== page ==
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Britain’s independent retailers set to lose out with the relaxation of Sunday trading laws

This week sees the government closing their consultation on proposals to allow local councils to decide on the relaxation of Sunday trading hours. The question is how will an extension of Sunday trading hours affect Britain’s thousands of independent retailers?

The current Sunday trading laws

Currently only small shops with 280 sq meters of floor space are allowed to open all day. Therefore these retailers have a significant competitive advantage over the supermarkets that are only allowed to open for a maximum of six hours on a Sunday.

Why is the Government proposing these changes?

George Osborne, the chancellor, argues that with 11% of all retail sales taking place online, longer hours will provide bricks and mortar stores with a boost.

Additionally the Government claims that this is part of their move to continue to promote local-decision making and removing restrictions on free markets.

However it appears that the public is against any changes to the current compromise. A poll published by ComRes earlier this month showed that more than three-quarters of the public support the Sunday Trading Act in it’s current form.

Supermarkets unsure of the impact

Any extension of the hours by local authorities stands to offer the most benefit to the UK’s supermarkets by enabling them to open 24 hours on a Sunday. However, even the big retailers are wary of an extension in trading hours with increased costs associated to keeping store open for longer hours – with customer spending staying the same.

Only Asda has spoken out in favour of the extension of trading hours. Andy Clarke, chief executive of Asda, has been a vocal supporter of extending Sunday trading hours.

“It’s common sense to relax Sunday trading hours and the majority of our customers agree, says Clarke. “Currently, customers pay more on Sunday evenings because they are forced to shop in small stores where prices are higher.”

Independent retailers view

An extension in the trading hours will erode the profits of convenience stores, with Sunday often the busiest trading day for the UK’s convenience stores after Friday. The result will likely be the closure of thousands of independent convenience stores across the country as the stores operating on small profits are forced to close.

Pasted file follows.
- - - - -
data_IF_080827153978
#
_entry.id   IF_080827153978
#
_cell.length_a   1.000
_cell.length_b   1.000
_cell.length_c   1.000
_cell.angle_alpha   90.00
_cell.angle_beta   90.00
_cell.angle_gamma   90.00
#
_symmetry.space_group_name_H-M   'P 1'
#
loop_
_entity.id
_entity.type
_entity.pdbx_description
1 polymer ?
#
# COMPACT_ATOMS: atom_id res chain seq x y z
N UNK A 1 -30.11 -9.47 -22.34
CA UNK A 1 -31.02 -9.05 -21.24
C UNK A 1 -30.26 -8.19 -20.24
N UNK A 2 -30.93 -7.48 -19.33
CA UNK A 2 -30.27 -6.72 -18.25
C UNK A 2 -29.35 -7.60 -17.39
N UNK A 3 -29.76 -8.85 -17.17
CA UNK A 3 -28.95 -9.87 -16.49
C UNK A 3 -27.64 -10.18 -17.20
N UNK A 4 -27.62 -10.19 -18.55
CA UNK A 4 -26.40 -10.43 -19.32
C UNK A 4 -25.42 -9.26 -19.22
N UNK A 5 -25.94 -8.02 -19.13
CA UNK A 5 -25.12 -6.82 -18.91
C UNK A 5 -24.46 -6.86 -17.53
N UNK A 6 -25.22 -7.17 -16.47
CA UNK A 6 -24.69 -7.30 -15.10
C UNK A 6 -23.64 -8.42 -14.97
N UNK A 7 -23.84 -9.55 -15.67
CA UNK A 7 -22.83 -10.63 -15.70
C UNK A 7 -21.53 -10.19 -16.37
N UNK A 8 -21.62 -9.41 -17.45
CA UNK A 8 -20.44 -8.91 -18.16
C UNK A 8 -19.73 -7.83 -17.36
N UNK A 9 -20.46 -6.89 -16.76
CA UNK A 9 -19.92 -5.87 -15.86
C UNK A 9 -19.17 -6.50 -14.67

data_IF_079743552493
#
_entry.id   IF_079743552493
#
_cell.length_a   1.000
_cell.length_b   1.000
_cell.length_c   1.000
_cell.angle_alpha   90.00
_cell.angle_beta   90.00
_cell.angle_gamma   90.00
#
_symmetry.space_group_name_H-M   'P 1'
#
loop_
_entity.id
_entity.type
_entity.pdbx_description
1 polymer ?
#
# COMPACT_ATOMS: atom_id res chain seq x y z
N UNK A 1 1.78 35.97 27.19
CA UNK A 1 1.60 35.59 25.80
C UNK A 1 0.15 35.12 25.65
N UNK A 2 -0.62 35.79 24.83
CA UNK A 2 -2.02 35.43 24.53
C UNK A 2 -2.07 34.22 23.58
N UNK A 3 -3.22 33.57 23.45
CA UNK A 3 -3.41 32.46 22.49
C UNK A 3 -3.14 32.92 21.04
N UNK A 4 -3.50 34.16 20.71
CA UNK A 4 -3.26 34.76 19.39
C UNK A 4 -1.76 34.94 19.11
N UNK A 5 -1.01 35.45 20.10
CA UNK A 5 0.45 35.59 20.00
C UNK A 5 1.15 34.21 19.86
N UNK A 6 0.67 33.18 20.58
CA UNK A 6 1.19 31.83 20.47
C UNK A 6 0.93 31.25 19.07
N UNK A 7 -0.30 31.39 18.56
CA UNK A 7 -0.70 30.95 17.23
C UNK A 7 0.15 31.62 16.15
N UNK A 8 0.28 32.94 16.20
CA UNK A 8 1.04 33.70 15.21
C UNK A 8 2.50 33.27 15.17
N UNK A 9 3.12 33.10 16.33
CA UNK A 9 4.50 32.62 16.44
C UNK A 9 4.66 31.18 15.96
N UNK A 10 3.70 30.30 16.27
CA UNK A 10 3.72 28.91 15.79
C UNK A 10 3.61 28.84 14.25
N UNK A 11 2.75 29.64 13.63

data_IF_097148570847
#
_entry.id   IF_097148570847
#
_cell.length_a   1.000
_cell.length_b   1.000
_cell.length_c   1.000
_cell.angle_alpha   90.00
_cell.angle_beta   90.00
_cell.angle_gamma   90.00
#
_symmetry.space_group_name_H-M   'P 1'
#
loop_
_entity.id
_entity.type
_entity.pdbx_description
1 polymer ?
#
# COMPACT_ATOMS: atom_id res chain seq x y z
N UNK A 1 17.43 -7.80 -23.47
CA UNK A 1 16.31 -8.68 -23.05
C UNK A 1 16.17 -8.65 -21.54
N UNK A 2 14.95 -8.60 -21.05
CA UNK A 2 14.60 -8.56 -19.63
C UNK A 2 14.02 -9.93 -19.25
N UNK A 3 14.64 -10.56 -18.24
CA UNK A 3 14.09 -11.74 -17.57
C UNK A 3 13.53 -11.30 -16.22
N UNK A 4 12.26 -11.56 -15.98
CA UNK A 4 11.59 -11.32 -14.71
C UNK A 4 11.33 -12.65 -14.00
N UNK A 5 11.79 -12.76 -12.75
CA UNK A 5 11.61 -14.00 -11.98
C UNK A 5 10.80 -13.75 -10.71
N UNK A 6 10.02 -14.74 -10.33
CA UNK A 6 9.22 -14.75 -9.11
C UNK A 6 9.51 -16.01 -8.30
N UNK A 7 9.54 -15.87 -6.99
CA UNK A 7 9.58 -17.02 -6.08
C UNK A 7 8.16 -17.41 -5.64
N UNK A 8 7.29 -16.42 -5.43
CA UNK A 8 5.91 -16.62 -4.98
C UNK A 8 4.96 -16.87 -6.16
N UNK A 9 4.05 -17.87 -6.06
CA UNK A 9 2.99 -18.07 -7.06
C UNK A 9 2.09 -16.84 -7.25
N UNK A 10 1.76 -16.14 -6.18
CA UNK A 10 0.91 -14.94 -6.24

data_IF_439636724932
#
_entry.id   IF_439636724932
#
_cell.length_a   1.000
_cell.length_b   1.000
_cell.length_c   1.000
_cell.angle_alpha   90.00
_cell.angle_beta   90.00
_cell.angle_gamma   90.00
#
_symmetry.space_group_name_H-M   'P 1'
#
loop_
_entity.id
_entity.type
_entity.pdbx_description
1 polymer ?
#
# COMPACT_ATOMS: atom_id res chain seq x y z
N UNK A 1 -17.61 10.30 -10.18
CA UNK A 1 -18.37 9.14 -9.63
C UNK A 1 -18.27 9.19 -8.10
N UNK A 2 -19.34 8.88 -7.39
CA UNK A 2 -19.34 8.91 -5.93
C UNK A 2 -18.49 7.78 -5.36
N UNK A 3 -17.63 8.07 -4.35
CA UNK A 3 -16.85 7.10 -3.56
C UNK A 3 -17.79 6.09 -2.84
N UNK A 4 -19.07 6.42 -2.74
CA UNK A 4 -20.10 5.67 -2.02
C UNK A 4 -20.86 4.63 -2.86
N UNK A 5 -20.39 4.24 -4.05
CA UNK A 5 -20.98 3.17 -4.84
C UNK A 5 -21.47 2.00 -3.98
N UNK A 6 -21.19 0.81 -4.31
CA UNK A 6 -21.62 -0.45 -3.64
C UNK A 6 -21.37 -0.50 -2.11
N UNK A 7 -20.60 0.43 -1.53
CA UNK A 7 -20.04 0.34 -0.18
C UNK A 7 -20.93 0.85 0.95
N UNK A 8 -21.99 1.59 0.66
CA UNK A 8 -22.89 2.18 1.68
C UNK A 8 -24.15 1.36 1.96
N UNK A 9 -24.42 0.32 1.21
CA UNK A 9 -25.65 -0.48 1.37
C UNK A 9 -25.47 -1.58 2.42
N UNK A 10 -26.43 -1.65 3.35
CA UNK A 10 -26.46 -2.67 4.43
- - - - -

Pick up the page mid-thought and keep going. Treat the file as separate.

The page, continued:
As reported by the Guardian, when the government temporarily relaxed Sunday trading laws for three weeks during the 2012 Olympics, sales in convenience stores dropped by between £9.7m and £26m. needless to say, the impact over year would be a significant loss to the convenience store industry.

James Lowman, chief executive of the Association of Convenience Stores,  says “giving local authorities the responsibility for setting Sunday trading hours will lead to inconsistency and confusion for businesses and shoppers.

“In areas where large stores’ trading hours are extended, we will simply see the same amount of trade spread over more hours and shifting from small stores to large stores, as was the case when the laws were suspended for the 2012 London Olympics, when overall retail sales actually fell.”

However according to a piece by the Financial Times, there are potential benefits to some independent retailers. They spoke to Faz Matador who runs a newsagents in Manchester city centre, he said that an extension would benefit his business by increasing Sunday footfall in the city centre.

Unfortunately most of the UK’s independent convenience stores are based in local communities, where the supermarkets are strongest.

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